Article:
FROM "OSHA AGNOSTICS IN THE HALLS OF REGULATION," MAY 1997

4 — "Regulatory compliance has very little impact on safety effectiveness."

5 — "The problem is, so many managers are tied to accident numbers because OSHA requires them to be. It’s a lousy measure. You’re measuring stuff over which you have damn little control. Many of the things OSHA requires flies in the face of what really improves a safety system."

6 — "If OSHA continues to measure itself with junk stuff like inspections and fines — anyone can get those numbers — the agency will accomplish as little in the next 25 years as it has in the last 25 years."

7 — "With inspections several times a year, regulatory people do the safety work in mining. Is that what you want in general industry? Let’s be practical."

8 — "If OSHA can just get management to listen to its employees, you’ll solve most of the safety problems."

FROM "A COMING OUT PARTY FOR BEHAVIORAL SAFETY," APRIL 1998

9 — "Safety and health practitioners are gold medal winners when it comes to chasing silver bullets and magic pills to solve problems."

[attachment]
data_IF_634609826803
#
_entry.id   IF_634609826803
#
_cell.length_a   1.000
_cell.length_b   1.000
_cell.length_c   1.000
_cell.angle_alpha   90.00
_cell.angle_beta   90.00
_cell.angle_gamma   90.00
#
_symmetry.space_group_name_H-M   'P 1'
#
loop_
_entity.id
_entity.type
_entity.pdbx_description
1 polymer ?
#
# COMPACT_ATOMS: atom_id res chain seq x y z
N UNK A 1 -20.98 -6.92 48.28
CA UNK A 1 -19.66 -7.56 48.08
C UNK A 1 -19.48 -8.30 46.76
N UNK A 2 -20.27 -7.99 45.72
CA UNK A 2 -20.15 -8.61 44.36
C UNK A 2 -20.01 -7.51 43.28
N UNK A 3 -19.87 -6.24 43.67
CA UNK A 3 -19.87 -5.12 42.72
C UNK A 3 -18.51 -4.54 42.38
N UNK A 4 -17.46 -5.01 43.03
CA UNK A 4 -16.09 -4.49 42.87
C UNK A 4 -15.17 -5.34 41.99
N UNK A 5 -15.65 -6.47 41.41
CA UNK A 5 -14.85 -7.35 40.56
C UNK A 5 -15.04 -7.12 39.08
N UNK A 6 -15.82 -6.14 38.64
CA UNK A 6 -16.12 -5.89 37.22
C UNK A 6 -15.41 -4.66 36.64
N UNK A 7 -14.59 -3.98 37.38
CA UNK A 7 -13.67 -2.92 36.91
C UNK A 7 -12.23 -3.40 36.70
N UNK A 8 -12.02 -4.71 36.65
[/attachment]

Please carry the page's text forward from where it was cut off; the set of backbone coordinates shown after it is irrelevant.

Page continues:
FROM "BUILDING THE SAFETY PROGRAM YOU'VE ALWAYS WANTED," OCTOBER 1999

10 — "Safety is a matter of accountability. Clarify what's expected of people in terms of safety, measure how well they achieve what's expected of them, and then reward their achievements. Define. Measure. Reward. It's not rocket science."

11 — "For years we've said you need a safety program. But management hasn't had to do anything. So safety programs get built outside of the organization."

12 — "Most organizations have a lot of safety programs. Programs for ergonomics, process safety and lockout-tagout. You have a bunch of islands mandated by law. But there's no system of accountability to ensure management and supervisory performance. Nothing to ensure active involvement at all levels of the organization."

FROM AN ISHN EZINE INTERVIEW, JUNE 26, 2003

On the business case for safety: